2 Maccabees Chapter 9
Death of the persecutor

1 By that time, Antiochus had to return without glory from the regions of Persia.

2 When he entered a city called Persepolis, and tried to plunder the temple and seize the city, its inhabitants rebelled and took up arms against him. This people threw Antiochus and his men out. They fled and returned very much humiliated.

3 When Antiochus came to Ec ba tana, he was informed of what had happened to the two generals ¨C Nicanor and Timotheus ¨C in Israel.

4 He was infuriated and determined to take revenge on the Jews for the offense he had just received in Persepolis when they forced him to flee. He ordered the chariot driver to hurry up and not to stop until the journey¡¯s end. But the judgment of God was coming upon him, for he said in his pride, ¡°As soon as I arrive in Jeru salem, I shall turn it into a cemetery of the Jews.¡±

5 Then the Lord who sees all, the God of Israel, punished him with an incurable sickness of an internal nature.

6 He had barely finished speaking when he felt an unbearable pain in his stomach and began to be afflicted all over his body. This was indeed just for one who had tortured others in the same way with countless new punishments.

7 But this did not diminish his arrogance. In his rage against the Jews, he gave orders to journey ahead with even more speed. Yet, because his chariot was running very fast, Antiochus fell and his physical condition worsened.

8 Not long before, in his conceit and sense of superiority he thought of giving orders to the sea and measuring the heights of the mountains. Now he lay down and had to be brought on a stretcher, giving to all a clear testimony of the power of God.

9 Worms began to teem in the body of the impious and though he was still alive, his flesh tore off into pieces, leaving him in agonizing pain. The stench of his decay was so intolerable that his whole army shunned him.

10 No one went near him who not long before thought he could touch the stars of heaven with his hand.

11 Only when he was beaten by the divine scourge did he begin to shed his arrogance. His pains grew worse, and he realized this was the punishment of God.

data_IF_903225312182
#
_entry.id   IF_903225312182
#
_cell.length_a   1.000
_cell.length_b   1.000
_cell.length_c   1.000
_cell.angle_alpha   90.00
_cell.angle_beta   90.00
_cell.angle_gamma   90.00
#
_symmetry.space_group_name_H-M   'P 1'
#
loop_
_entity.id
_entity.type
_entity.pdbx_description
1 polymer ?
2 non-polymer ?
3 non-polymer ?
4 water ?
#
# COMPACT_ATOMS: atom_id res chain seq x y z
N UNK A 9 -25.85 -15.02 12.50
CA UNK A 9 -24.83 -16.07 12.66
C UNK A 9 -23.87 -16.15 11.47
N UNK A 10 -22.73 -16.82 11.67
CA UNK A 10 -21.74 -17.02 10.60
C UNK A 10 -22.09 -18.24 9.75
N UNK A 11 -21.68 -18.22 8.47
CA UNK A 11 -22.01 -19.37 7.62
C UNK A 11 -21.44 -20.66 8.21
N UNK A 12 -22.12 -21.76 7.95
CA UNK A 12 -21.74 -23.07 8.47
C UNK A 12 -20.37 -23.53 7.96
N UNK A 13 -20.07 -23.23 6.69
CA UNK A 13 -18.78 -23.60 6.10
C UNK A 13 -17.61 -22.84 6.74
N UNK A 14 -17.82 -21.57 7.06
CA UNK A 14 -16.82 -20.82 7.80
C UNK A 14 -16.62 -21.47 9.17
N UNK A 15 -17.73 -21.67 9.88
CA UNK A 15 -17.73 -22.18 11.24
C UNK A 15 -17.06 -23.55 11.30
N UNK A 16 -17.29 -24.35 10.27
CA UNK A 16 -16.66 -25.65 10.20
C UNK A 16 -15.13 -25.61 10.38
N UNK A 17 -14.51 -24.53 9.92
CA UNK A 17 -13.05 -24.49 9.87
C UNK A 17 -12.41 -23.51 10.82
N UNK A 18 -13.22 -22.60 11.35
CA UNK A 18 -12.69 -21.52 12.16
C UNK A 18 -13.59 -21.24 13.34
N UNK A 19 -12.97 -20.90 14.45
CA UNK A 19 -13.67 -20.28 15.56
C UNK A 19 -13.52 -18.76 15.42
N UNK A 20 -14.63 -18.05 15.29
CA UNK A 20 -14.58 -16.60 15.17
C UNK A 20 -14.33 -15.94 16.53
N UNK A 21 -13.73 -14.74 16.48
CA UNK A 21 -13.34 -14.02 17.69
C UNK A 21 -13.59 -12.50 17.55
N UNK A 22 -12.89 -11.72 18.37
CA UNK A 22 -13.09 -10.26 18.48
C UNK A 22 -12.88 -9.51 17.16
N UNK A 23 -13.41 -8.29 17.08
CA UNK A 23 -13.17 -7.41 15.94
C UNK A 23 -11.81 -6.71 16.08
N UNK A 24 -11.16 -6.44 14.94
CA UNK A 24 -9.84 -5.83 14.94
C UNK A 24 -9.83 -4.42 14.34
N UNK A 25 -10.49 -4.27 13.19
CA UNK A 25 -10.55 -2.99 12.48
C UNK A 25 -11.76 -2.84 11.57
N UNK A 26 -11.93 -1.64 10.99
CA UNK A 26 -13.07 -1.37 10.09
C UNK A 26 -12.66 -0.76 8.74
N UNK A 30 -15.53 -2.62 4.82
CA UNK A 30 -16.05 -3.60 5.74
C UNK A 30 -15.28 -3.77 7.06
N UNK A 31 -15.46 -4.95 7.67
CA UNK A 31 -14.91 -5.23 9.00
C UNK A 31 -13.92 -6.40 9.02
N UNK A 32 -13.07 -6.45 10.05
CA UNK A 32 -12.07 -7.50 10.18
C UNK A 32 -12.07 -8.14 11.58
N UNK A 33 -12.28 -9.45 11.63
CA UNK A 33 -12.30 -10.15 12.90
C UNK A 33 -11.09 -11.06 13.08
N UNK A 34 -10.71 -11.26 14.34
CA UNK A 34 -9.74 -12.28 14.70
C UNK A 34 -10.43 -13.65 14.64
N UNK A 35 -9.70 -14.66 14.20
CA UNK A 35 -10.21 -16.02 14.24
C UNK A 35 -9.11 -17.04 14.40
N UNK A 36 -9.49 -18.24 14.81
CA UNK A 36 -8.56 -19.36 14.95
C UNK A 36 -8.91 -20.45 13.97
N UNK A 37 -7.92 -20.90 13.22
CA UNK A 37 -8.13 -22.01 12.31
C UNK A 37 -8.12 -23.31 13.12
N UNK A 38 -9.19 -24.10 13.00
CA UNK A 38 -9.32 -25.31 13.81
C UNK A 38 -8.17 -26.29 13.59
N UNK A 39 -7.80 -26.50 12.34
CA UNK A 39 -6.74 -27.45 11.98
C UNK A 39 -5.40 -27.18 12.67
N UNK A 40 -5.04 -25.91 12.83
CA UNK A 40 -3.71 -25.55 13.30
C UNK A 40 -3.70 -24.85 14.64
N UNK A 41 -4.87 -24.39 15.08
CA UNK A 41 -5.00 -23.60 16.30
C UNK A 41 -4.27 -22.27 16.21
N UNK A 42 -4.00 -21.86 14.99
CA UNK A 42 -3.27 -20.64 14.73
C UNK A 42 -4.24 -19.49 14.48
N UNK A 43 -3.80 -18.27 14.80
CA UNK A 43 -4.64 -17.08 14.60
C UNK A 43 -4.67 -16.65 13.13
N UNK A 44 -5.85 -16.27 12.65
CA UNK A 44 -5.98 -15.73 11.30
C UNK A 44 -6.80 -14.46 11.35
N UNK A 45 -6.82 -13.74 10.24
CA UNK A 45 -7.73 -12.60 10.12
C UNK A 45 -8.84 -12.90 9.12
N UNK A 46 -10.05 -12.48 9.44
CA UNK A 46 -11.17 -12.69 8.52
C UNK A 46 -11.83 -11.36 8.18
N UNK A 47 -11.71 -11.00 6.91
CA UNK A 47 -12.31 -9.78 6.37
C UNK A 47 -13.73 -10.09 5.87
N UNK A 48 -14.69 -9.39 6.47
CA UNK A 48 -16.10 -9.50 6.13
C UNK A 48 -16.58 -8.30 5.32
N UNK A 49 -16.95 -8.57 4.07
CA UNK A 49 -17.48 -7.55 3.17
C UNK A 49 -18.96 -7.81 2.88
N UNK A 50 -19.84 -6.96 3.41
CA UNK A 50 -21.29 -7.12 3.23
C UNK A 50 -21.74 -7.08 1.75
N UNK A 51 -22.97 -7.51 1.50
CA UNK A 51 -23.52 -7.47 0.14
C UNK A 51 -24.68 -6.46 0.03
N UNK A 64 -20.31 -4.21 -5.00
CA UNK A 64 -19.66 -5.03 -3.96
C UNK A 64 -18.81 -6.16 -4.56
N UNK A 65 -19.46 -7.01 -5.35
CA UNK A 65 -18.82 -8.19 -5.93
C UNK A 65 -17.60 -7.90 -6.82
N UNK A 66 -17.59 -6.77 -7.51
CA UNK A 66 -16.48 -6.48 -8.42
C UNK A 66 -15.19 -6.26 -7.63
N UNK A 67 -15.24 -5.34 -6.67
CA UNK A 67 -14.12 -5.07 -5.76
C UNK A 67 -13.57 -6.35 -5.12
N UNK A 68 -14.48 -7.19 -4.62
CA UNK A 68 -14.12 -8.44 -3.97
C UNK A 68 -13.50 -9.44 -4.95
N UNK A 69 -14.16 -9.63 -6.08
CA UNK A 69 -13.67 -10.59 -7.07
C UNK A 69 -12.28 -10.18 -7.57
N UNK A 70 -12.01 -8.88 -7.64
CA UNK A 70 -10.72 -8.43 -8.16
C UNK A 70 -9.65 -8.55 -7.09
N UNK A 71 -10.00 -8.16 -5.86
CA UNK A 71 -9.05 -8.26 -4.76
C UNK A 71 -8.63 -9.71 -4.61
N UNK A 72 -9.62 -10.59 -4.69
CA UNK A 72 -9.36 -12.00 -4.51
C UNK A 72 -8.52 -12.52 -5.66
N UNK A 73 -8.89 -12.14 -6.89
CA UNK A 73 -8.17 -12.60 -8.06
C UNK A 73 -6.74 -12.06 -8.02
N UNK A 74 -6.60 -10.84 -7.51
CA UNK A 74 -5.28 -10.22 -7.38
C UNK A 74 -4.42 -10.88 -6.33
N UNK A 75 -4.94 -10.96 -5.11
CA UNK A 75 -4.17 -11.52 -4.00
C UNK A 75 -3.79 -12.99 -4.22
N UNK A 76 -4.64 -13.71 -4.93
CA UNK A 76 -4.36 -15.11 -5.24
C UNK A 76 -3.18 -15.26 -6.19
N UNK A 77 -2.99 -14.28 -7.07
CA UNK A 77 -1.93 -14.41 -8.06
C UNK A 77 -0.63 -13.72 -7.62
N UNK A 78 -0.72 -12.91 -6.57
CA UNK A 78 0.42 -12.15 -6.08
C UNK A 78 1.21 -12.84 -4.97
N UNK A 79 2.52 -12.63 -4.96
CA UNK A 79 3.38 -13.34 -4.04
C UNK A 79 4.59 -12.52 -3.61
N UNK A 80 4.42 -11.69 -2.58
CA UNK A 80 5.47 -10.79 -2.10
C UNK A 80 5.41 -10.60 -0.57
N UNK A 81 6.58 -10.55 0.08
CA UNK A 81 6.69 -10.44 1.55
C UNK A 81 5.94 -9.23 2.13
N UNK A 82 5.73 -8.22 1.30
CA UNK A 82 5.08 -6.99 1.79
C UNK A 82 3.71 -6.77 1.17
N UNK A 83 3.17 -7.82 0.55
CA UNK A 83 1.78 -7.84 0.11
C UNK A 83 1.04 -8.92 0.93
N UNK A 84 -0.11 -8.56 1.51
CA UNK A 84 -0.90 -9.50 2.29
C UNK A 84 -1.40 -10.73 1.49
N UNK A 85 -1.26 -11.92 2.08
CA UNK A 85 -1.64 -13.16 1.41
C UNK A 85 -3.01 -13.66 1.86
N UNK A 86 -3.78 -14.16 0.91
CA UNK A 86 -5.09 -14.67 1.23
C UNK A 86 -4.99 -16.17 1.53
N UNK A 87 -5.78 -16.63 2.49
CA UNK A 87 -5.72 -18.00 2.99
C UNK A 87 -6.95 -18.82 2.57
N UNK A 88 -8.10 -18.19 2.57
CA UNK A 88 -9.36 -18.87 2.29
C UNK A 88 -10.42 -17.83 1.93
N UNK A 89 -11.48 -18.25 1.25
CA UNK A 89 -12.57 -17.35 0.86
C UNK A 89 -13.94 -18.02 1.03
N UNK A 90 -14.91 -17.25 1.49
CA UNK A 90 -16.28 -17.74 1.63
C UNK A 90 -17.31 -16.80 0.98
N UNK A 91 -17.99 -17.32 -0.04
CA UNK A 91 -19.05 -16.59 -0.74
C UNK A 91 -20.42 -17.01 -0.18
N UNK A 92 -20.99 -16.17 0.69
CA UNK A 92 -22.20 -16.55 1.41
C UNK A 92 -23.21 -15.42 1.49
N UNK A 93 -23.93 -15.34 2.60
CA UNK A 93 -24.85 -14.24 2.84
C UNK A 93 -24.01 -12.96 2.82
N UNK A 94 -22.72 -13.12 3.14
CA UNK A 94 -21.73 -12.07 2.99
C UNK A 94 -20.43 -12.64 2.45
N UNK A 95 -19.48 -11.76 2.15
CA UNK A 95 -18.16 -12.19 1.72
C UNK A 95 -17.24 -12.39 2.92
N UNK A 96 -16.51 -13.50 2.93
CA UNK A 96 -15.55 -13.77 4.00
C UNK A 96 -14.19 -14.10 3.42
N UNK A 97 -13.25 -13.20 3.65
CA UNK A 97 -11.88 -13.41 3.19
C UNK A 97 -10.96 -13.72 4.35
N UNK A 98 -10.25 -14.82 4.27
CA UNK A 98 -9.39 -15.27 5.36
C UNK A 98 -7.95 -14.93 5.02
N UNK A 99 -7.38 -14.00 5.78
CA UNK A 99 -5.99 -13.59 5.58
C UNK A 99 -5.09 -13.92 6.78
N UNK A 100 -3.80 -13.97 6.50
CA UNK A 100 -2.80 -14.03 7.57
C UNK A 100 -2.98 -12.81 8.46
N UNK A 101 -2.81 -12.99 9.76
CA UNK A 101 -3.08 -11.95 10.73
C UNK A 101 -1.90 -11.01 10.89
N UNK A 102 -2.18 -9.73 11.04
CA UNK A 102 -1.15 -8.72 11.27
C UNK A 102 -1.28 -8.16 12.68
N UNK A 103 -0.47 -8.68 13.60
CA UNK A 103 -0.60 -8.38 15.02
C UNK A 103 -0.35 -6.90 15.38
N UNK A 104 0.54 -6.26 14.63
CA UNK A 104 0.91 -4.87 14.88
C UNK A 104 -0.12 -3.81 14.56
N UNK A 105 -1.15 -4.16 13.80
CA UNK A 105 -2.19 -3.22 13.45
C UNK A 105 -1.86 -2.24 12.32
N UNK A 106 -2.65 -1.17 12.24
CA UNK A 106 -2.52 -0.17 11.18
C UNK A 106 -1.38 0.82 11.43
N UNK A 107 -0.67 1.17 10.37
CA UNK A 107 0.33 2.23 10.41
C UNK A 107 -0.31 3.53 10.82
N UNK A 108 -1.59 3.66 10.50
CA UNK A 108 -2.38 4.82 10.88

12 He himself could no longer endure his stench. He said, ¡°It is right to submit to God. Mortals should not try to be equal with him.¡±

13 And the wretch made a vow to the Lord who would no longer take pity on him.

14 He had marched to Jerusalem to level it and turn it into a cemetery. But now he even promised to declare it a free city.

15 Moreover, he who before had refused burial to the Jews and wished to throw them with their children to the wild beasts, now of fered to make them equal with the Athenians. He had plundered the temple and profaned the Sacred Place;

16 but now he promised to decorate it lavishly, to return a great number of the sacred vessels, and to pay for all the expenses of the sacrifices.

17 And he promised to become a Jew and to proclaim in all the inhabited countries the power of God.

18 His pains however did not diminish, for the just judgment of God had come upon him. He lost hope of recovery and wrote to the Jews this letter of supplication,

19 ¡°To the honorable Jews, our citizens, good health, prosperity and all good things from the king and general, Antiochus.

20 If you and your children are well and your wishes are fulfilled, we give thanks to Heaven, for we remember your token of affection and kindness.

21 On my return from Persia, I became gravely ill, and because of this, I thought it necessary to be concerned for the common security of all of you.

22 I do not de spair of my condition, and even have great hope of recovering from this illness.

23 But I thought of how my father would designate his successor whenever he set out for any military expedition into the uplands,

24 so that his subjects would not be upset if anything unexpected should happen or any misfortune should befall him. Everyone would know who is in power.

25 I am aware that the kings of all the neighboring countries around are watching the turn of events and waiting for an opportune time. Therefore, I have designated my son, Antiochus, as king. I already presented and commended him to most of you, when I set out for the northern regions. And now I communicate to him this letter I am sending you.

26 I ask you, then, to take into account the favors each and everyone of you has received from me and maintain the same kindness toward me and my son.

27 I am sure that following my own policies of moderation and humanity, he shall live in good accord with you.¡±

28 In this way that blasphemer and murder er ended, suffering the terrible torments he had inflicted on others. He died miser ably in the mountains of a foreign land.

29 His companion, Philip, brought his body and then withdrew to Egypt to the court of Ptolemy Philometor, because he feared the son of Antiochus.


Comments 2 Maccabees, Chapter 9

• 9.1 The way God does justice. Antio chus¡¯ death is told differently in 1 Maccabees 6, which leads us to think that everything is not correct in this popular story. However, the author made no mistake in showing the change that illness and suffering bring about in the powerful.

At that moment, they see themselves as they really are, and they become aware of their pride. They discover the connection between their pre sent humiliation and those they inflicted on others. They promise to change their ways, though a bit late, as long as God grants them life.

The end of the persecutor shows that, if indeed God¡¯s real punishment is for the afterlife, there are also sins so abominable that they are punished in this world, as an example for others and to console the afflicted and the oppressed.